The recent resignation of four respected and dedicated members of the Yukon Development and Energy corporations raises many troubling questions. To better understand what is happening, and why you should be as concerned as I am, I need to give you a little history first.
In 1997, the NDP government terminated an agreement with ATCO to manage the assets of Yukon Energy Corp. and to empower its board of directors, who are publicly appointed from across the Yukon, to take over those duties and responsibilities.
The government of the day argued taking over local control of energy resources through public ownership would provide more benefits to more Yukoners. And it was shown to be right.
The management change resulted in annual savings to taxpayers of $1 million, more jobs for local workers, more contracts for local businesses and lower costs for electrical consumers.
Fentie now wants to undo all that by returning the management of the publicly owned generation, transmission and distribution assets of this Crown corporation back to ATCO.
His idea of vision is looking back to the future. And he is doing it without involving the Yukon public and first getting a mandate from them.
According to Willard Phelps, the former chair of the YDC/YEC, Fentie wants to give ATCO defacto control over managing all our energy resources, including the recently announced $160-million Mayo B hydroelectric project.
ATCO managed the territory’s energy resources from the mid-1980s to 1997, until it was fired by the NDP government for doing such a “lousy job,” to use Phelps’ own words.
“You’ve got to have five projects you can move ahead with on a timely basis,” Phelps, who once led the Yukon Party, says in an interview in Monday’s Yukon News.
This was not done when ATCO was in charge.
“The only reason we’re doing Mayo B is because it’s the only green project that we can bring in quickly and that’s largely because there’s a footprint there,” Phelps adds.
But a better and less-expensive project might be able to move ahead now if ATCO had done a better job of managing YEC and planning for the future.
I first asked Fentie about his plans to privatize the Yukon Energy Corp. this April, during the spring sitting of the Yukon legislative assembly.
He categorically denied his government was “involved in any process to privatize any public corporation in the Yukon, whether it be energy, hospitals or whatever the case may be.”
He used the word “rationalization” to describe the highly secretive process he has initiated with ATCO behind the backs of the board members at Yukon Energy, a process that will result in less local control of our energy resources.
Phelps calls this “backdoor privatization, meaning it would be worked so that the Yukon government retains its heritage generation.”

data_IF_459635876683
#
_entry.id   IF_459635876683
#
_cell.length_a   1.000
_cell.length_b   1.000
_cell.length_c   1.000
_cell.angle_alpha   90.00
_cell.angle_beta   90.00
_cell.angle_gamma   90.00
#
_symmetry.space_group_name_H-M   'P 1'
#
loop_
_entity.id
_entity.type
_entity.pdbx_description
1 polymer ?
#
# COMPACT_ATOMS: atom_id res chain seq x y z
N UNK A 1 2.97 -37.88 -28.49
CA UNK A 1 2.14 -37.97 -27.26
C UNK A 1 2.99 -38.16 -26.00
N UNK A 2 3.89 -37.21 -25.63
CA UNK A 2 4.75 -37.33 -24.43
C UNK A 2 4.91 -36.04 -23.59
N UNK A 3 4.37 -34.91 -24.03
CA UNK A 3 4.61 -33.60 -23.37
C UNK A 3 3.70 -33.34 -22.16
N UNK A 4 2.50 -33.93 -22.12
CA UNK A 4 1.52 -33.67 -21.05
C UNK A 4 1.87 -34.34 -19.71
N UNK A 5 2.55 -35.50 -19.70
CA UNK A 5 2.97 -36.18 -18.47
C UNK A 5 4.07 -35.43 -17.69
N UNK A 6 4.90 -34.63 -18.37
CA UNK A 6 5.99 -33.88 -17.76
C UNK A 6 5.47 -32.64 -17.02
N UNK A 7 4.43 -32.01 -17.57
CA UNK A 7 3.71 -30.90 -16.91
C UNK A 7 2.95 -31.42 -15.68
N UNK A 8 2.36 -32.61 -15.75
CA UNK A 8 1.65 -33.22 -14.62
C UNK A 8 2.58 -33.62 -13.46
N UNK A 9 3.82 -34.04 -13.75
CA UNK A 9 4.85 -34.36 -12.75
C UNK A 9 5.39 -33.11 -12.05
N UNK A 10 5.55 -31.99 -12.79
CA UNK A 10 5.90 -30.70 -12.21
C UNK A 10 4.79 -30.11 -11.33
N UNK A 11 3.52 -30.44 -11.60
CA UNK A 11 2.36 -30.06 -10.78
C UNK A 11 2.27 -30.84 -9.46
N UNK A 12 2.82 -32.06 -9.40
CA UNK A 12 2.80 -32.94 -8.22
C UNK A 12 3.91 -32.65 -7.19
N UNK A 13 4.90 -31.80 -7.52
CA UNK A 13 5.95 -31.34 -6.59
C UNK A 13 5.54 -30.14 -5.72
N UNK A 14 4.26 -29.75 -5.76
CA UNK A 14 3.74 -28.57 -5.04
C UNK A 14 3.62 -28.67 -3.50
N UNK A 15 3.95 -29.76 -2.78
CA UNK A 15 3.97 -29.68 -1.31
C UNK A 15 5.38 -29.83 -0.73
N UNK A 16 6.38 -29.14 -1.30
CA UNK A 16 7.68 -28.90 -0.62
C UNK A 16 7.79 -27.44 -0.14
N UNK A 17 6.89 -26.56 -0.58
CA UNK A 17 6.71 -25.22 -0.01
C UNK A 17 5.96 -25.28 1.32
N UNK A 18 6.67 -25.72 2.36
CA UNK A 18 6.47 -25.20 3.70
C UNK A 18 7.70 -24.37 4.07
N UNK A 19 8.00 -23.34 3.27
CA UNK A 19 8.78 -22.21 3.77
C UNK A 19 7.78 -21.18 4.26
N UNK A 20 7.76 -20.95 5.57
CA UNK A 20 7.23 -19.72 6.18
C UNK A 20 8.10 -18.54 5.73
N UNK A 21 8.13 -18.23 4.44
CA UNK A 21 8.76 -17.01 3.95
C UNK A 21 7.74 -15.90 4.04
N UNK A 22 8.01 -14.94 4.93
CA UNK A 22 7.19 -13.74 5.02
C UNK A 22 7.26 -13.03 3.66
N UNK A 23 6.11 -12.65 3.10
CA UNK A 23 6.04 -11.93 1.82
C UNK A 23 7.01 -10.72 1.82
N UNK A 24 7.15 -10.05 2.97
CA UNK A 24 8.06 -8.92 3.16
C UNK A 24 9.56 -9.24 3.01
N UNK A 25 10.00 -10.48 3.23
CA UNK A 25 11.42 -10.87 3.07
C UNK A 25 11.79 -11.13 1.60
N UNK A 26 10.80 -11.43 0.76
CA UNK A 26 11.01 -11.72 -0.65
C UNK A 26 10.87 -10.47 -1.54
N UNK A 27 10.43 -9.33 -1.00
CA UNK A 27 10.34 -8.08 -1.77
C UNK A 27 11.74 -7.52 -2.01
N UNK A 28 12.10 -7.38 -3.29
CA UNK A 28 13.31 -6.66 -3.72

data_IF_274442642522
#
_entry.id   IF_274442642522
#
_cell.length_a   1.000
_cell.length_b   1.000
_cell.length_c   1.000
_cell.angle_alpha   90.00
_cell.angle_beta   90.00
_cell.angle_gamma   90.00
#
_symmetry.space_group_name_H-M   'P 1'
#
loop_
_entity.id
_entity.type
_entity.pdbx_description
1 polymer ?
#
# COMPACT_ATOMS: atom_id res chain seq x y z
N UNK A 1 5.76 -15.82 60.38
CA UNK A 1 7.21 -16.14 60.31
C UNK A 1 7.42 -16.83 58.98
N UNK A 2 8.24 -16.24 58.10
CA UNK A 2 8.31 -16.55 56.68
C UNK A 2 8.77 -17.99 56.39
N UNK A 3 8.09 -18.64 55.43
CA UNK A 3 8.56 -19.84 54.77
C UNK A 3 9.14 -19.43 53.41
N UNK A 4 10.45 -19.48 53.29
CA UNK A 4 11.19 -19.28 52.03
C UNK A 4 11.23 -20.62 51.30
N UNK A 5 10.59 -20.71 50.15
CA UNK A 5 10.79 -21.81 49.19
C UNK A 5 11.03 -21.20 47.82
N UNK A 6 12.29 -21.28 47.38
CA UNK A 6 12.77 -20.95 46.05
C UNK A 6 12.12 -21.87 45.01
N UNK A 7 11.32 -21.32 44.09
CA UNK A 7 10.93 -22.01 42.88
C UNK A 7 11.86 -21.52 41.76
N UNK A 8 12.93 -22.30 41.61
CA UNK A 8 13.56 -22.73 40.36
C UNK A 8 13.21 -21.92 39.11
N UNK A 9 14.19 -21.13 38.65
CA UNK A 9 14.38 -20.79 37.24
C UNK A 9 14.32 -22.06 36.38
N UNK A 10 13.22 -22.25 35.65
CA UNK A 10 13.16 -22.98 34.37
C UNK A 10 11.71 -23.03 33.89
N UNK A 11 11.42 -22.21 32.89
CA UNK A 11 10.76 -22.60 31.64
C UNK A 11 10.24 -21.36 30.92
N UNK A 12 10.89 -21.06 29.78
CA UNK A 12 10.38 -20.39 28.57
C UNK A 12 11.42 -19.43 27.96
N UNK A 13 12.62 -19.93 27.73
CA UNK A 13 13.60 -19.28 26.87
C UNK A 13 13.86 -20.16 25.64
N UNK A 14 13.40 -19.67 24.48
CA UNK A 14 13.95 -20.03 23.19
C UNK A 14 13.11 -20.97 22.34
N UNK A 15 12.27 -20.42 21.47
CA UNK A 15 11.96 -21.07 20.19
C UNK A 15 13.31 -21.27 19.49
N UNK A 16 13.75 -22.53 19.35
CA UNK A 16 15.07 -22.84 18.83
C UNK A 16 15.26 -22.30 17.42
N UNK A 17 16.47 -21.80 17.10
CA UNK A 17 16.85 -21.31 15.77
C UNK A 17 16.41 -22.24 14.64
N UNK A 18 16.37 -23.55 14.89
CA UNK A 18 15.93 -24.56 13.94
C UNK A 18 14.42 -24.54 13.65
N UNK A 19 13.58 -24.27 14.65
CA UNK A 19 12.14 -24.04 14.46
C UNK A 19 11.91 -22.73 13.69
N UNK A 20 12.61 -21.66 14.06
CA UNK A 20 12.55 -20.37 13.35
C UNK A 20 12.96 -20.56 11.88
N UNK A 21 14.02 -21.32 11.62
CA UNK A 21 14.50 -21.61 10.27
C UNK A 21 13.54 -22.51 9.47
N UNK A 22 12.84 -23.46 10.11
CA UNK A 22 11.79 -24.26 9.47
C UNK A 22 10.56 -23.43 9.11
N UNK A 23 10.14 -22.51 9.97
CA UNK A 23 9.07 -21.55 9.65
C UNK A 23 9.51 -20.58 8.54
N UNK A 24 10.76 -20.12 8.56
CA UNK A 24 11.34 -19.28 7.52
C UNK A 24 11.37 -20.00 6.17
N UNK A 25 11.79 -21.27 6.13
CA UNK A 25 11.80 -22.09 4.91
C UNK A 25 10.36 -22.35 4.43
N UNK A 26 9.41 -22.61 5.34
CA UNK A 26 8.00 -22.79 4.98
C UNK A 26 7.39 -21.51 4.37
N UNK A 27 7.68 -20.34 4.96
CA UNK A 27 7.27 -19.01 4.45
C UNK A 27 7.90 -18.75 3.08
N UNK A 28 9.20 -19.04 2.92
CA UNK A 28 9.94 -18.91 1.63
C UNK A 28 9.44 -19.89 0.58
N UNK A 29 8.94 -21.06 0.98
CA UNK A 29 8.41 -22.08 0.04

So where are the hard facts and numbers to prove the present structure is not working and such drastic change is necessary?
In my mind, there are none, because the board of Yukon Energy has been doing a good job lately of managing our energy resources.
The recent resignations are unfortunate, because the board has accomplished some important and impressive work on behalf of Yukoners since Phelps was appointed chair in 2004.
Among other things, it oversaw construction of the first phase of the Carmacks-to-Stewart Crossing transmission line, and brought the project in on budget and on time. It also found new capacity at the Aishihik and Whitehorse dams and completed a visioning plan of Yukon’s long-term energy needs.
It was also operationally and administratively efficient and maintained good working relationships with key stakeholders, including First Nations. Even the Office of the Auditor General of Canada recently praised its operations, says one of the directors who resigned last week.
This was a very active and able board and the expertise, knowledge and dedication the members who resigned brought to their meetings will be difficult to replace.
Fentie has embarked upon a course of action that, very simply, will result in the privatization of our publicly owned corporation. And he’s doing it without going to the public for a mandate.
This rogue premier is selling out our energy assets without any public discussion. He’s doing it secretively and he’s doing it without involving the publicly appointed directors at Yukon Energy Corp.
In closing, I call once more on the premier to tell us his long-term plans for these corporations that have served Yukoners so well in recent years.
And if he does plan to restructure the corporations and hand over their management to the private sector, once more reducing local control over our energy resources, he needs to tell us.
Anything less would be a betrayal of the public trust.
Todd Hardy, NDP Leader